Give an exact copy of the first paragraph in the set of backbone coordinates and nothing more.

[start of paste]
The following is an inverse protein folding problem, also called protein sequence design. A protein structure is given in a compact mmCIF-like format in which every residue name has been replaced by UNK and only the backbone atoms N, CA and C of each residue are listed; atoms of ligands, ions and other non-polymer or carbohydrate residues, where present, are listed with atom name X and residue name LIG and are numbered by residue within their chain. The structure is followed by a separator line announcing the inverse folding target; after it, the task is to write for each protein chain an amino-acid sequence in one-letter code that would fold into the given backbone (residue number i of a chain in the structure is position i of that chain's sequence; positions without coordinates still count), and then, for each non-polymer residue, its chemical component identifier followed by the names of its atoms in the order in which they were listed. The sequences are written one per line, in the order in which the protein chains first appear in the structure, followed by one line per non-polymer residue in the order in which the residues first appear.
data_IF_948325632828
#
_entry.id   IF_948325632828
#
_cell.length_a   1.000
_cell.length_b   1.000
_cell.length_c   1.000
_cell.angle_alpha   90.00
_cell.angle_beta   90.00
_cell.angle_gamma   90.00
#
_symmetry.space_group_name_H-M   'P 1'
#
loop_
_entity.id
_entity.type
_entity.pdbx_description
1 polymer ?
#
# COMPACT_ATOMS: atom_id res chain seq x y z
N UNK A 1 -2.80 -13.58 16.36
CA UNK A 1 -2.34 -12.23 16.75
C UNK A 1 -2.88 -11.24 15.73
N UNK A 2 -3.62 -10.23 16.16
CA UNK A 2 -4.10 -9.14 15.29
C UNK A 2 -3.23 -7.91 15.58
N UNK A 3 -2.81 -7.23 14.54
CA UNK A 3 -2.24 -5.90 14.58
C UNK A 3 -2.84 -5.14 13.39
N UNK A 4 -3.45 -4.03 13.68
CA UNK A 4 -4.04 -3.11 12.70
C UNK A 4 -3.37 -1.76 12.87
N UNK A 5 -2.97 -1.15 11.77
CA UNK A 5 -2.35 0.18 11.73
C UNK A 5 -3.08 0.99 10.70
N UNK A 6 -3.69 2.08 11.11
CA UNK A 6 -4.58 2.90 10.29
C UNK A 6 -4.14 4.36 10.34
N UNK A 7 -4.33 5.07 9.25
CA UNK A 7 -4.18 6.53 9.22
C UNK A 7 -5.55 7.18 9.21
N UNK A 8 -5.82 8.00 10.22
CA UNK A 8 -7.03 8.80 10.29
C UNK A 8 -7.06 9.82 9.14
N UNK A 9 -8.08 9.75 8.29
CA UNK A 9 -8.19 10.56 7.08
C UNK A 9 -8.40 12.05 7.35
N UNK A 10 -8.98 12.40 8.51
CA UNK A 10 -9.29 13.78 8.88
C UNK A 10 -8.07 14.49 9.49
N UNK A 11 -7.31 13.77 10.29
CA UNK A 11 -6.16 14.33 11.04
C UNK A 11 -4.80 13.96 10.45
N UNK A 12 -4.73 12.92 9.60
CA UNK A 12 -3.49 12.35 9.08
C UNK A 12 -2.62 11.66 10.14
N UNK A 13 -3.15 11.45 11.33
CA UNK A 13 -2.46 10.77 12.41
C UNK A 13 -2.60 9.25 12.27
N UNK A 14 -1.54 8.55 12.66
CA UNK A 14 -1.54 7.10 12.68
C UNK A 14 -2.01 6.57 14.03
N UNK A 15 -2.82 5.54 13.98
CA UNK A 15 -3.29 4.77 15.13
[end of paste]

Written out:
The following is an inverse protein folding problem, also called protein sequence design. A protein structure is given in a compact mmCIF-like format in which every residue name has been replaced by UNK and only the backbone atoms N, CA and C of each residue are listed; atoms of ligands, ions and other non-polymer or carbohydrate residues, where present, are listed with atom name X and residue name LIG and are numbered by residue within their chain. The structure is followed by a separator line announcing the inverse folding target; after it, the task is to write for each protein chain an amino-acid sequence in one-letter code that would fold into the given backbone (residue number i of a chain in the structure is position i of that chain's sequence; positions without coordinates still count), and then, for each non-polymer residue, its chemical component identifier followed by the names of its atoms in the order in which they were listed. The sequences are written one per line, in the order in which the protein chains first appear in the structure, followed by one line per non-polymer residue in the order in which the residues first appear.